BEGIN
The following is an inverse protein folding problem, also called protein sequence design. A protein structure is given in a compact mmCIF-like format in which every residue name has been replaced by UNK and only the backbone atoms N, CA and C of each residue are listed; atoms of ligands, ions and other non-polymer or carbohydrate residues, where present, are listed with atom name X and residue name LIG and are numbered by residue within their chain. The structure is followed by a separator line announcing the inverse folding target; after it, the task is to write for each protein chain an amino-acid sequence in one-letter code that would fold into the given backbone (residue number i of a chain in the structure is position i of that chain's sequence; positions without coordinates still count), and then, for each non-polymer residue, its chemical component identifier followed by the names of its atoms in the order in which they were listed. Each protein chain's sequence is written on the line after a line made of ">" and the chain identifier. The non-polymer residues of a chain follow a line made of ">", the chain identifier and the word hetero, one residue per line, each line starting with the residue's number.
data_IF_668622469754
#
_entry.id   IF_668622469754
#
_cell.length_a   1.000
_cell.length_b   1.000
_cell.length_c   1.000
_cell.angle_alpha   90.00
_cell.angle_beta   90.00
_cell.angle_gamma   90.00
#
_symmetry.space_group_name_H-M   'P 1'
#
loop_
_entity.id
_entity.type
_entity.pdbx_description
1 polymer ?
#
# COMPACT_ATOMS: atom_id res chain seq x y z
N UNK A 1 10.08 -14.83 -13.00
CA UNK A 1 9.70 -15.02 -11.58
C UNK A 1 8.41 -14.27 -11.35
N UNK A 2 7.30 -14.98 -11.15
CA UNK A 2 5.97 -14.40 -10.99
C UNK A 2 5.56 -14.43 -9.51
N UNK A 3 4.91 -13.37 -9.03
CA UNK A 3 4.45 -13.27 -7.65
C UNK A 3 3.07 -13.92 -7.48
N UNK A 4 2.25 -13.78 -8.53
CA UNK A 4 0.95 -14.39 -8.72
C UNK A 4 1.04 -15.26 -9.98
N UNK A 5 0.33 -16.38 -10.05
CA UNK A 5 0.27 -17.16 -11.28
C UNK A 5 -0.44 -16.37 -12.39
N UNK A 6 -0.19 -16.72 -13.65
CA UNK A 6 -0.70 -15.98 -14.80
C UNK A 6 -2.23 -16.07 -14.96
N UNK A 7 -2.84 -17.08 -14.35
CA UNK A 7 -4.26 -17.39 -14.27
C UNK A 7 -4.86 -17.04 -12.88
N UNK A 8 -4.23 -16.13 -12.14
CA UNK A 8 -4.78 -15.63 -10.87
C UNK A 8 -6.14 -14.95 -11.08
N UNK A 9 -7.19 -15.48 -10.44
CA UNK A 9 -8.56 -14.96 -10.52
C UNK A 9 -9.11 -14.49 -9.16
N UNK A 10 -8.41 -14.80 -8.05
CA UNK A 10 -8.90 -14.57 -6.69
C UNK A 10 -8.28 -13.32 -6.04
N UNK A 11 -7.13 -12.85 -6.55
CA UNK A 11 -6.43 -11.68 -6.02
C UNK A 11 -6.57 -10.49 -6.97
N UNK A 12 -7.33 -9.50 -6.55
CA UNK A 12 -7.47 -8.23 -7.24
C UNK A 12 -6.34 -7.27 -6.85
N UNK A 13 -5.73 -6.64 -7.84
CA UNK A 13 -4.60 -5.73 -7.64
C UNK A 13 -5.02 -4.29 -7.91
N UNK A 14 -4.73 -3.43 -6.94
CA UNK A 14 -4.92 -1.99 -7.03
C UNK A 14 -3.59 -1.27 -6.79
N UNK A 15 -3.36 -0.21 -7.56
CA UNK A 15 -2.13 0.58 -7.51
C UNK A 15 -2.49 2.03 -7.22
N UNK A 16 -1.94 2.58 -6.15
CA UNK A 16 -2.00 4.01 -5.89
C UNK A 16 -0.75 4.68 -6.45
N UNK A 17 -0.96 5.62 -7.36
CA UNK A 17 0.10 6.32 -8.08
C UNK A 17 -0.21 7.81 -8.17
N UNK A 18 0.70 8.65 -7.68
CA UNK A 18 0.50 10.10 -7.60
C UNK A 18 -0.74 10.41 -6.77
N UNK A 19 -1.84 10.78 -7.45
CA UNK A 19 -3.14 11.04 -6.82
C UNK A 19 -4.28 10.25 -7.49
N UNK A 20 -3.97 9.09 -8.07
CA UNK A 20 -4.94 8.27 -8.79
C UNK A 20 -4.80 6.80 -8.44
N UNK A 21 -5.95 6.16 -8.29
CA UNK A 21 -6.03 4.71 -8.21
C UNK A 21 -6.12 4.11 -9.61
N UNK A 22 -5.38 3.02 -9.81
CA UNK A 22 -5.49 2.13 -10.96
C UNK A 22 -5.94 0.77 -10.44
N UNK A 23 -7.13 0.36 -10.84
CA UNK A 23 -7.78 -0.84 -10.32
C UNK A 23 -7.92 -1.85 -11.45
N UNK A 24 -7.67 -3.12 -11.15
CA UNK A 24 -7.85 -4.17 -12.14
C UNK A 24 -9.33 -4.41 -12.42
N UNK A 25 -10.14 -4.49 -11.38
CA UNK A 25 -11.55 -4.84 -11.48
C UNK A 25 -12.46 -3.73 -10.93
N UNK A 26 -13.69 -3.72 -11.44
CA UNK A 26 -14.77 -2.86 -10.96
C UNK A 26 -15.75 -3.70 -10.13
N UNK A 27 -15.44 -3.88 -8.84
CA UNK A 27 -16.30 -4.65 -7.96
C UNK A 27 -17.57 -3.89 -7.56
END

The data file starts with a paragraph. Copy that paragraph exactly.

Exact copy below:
The following is an inverse protein folding problem, also called protein sequence design. A protein structure is given in a compact mmCIF-like format in which every residue name has been replaced by UNK and only the backbone atoms N, CA and C of each residue are listed; atoms of ligands, ions and other non-polymer or carbohydrate residues, where present, are listed with atom name X and residue name LIG and are numbered by residue within their chain. The structure is followed by a separator line announcing the inverse folding target; after it, the task is to write for each protein chain an amino-acid sequence in one-letter code that would fold into the given backbone (residue number i of a chain in the structure is position i of that chain's sequence; positions without coordinates still count), and then, for each non-polymer residue, its chemical component identifier followed by the names of its atoms in the order in which they were listed. Each protein chain's sequence is written on the line after a line made of ">" and the chain identifier. The non-polymer residues of a chain follow a line made of ">", the chain identifier and the word hetero, one residue per line, each line starting with the residue's number.